December and January Updates

I know I have been missing for quite a while so I decided to give some December and January updates. I have been super busy, mostly with family. December 13th, my 87 year old mom fell and fractured her hip. She was shoveling snow, yes shoveling! She is a feisty, headstrong woman who is totally independent. She was cleaning the snow off the top of her car (yes, she still drives) and didn’t want to leave the snow that she removed from her car onto the parking lot for someone else to fall. So she took a foldable shovel that we did not know she had and started shoveling it out of the way and slipped.

She required surgery and subacute rehab. As many of you know, I have not been able to drive in over a year due to cardiac issues but luckily, my husband was on vacation for two weeks, so he drove me back and forth, first to Albany Medical Center, only 20-25 minutes away each day, then to her rehab that is 50-60 minutes away, depending on traffic. She is doing amazingly well. I don’t know why I’m surprised. She’s a tough cookie! Here she is practicing getting in and out of a car in rehab. Mom in car in rehab

Now that Brian is back to work, my twin sister is doing all of the daily visits, since I can only get down there on weekends when Brian returns from his business trips. Soon, she’ll be going home because she is making remarkable progress.

Then I had several medical appointments in Boston at Brigham and Women’s. I will update about those appointments in an upcoming post because I will discuss information I learned from some testing done. The trek to Boston is always an all day deal, a three to three and a half hour drive each way, several hours at the appointment and a few stops on the Mass Pike. I’m always wiped out when we get home.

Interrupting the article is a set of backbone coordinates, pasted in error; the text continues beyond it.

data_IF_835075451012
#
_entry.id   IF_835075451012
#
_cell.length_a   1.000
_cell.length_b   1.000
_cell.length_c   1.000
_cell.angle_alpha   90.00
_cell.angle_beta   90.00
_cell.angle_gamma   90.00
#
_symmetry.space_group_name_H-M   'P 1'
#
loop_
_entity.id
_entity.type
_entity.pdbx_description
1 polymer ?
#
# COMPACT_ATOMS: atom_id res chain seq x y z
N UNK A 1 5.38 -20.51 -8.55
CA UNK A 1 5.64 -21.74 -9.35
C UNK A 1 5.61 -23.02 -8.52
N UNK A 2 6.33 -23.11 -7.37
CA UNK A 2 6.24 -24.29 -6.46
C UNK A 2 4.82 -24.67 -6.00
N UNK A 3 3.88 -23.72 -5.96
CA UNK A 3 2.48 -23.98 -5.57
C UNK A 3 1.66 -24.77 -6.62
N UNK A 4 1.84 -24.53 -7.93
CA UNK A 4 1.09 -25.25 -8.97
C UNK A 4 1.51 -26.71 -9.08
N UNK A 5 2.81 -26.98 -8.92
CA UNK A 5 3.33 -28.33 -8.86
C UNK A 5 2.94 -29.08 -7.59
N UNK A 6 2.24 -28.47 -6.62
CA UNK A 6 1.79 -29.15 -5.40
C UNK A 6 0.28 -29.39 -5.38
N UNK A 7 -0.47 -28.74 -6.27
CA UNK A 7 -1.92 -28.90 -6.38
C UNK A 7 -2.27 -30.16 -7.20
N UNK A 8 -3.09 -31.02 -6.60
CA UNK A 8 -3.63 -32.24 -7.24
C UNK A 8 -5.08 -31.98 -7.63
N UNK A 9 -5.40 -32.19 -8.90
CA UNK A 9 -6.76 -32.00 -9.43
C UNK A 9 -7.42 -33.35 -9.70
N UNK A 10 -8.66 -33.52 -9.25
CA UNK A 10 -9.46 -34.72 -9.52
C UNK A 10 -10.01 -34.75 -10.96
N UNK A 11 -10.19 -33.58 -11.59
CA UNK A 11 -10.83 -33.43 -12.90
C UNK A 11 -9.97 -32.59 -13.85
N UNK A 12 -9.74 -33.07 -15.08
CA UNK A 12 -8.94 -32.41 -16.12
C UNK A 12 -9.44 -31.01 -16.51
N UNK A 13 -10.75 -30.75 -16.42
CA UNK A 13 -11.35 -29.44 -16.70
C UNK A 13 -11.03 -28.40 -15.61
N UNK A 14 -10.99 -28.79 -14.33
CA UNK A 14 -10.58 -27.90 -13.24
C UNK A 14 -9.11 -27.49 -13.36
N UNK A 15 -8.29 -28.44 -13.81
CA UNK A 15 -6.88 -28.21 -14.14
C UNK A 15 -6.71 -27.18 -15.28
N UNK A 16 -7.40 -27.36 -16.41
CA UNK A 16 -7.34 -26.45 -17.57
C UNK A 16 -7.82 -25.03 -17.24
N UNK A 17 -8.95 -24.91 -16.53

The very exciting update that I have is the new addition to our family. Since our beloved dog, Buddy died 7 months ago, I have been greatly missing him, his calming dog energy and the unconditional love only a dog can provide. I am in the process of attempting to get a balance service dog but the application process is difficult and the wait is long. A 2-3 year wait is typical for balance dogs.

So with the advice and help of a friend, Justine Blair Carroll, who owns Dharma of Dog, a dog training and behavior service in Saratoga, NY, we contacted Perfect Pets Rescue, Inc. There we found our sweet Twinkle, a senior dog who had been in a kill shelter and scheduled to be killed that day until someone saw the twinkle in her eye and took her out for foster care until she could be adopted.

I knew as soon as I saw her on the website that she was ours. I saw the twinkle in her eyes too! I had no intention of getting a senior dog with the pain of losing Buddy so fresh. But there was something so special about Twinkle. And she is!!!

We picked her up Friday night and it’s only Tuesday and she has acclimated into our lifestyle so well. It’s as though she has always been here. We are smitten with her. Love at first site for us and her.

Even if you are not a dog person, it’s tough not to smile at these pics.Twinkle

Twinkle sleeping
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Making Homemade Yogurt

As I was reading about the Special Carbohydrate Diet (SCD), one of the most essential things that Elaine Gottschall discussed was the importance of homemade yogurt. Initially, that concerned me because I have been dairy free for over 2 years. I only allowed myself occasional fresh mozzarella, which is the one cheese my mast cell specialist okayed. But I noticed a rash when I ate it more than once every couple of weeks, so I stayed away from all other dairy.

I couldn’t decide how the homemade yogurt was going to fit in to my dairy free life, but I was determined to at least try it. Since I had previously had the least trouble with goat’s cheese, I decided to try it with goat’s milk. Elaine’s book, Breaking the Vicious Cycle, has detailed instructions on making the homemade yogurt because her process is different than typical yogurt making. The yogurt has to be fermented at least 24 hours so the lactose becomes galactose which is a monosaccharide. As I mentioned in the previous post, all of the carbohydrates must be monosaccharides.